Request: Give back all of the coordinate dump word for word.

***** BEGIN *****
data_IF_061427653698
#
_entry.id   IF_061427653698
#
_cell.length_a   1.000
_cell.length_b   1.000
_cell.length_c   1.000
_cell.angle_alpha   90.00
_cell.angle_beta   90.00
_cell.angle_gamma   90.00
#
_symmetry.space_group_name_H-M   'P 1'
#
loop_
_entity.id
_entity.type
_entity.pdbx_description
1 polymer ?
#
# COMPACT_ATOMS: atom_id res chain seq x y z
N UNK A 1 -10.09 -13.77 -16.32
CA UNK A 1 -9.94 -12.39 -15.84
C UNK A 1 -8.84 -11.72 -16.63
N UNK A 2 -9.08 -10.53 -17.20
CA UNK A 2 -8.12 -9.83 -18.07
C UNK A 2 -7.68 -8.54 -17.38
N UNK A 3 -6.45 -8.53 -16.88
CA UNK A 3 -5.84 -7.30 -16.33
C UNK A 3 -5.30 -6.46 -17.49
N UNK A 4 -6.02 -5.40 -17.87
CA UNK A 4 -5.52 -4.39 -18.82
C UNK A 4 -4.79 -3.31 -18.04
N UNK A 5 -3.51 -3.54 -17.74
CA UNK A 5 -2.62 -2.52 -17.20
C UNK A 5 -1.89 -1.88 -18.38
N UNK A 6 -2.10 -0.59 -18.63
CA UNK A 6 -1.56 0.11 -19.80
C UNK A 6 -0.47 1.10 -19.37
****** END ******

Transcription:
data_IF_061427653698
#
_entry.id   IF_061427653698
#
_cell.length_a   1.000
_cell.length_b   1.000
_cell.length_c   1.000
_cell.angle_alpha   90.00
_cell.angle_beta   90.00
_cell.angle_gamma   90.00
#
_symmetry.space_group_name_H-M   'P 1'
#
loop_
_entity.id
_entity.type
_entity.pdbx_description
1 polymer ?
#
# COMPACT_ATOMS: atom_id res chain seq x y z
N UNK A 1 -10.09 -13.77 -16.32
CA UNK A 1 -9.94 -12.39 -15.84
C UNK A 1 -8.84 -11.72 -16.63
N UNK A 2 -9.08 -10.53 -17.20
CA UNK A 2 -8.12 -9.83 -18.07
C UNK A 2 -7.68 -8.54 -17.38
N UNK A 3 -6.45 -8.53 -16.88
CA UNK A 3 -5.84 -7.30 -16.33
C UNK A 3 -5.30 -6.46 -17.49
N UNK A 4 -6.02 -5.40 -17.87
CA UNK A 4 -5.52 -4.39 -18.82
C UNK A 4 -4.79 -3.31 -18.04
N UNK A 5 -3.51 -3.54 -17.74
CA UNK A 5 -2.62 -2.52 -17.20
C UNK A 5 -1.89 -1.88 -18.38
N UNK A 6 -2.10 -0.59 -18.63
CA UNK A 6 -1.56 0.11 -19.80
C UNK A 6 -0.47 1.10 -19.37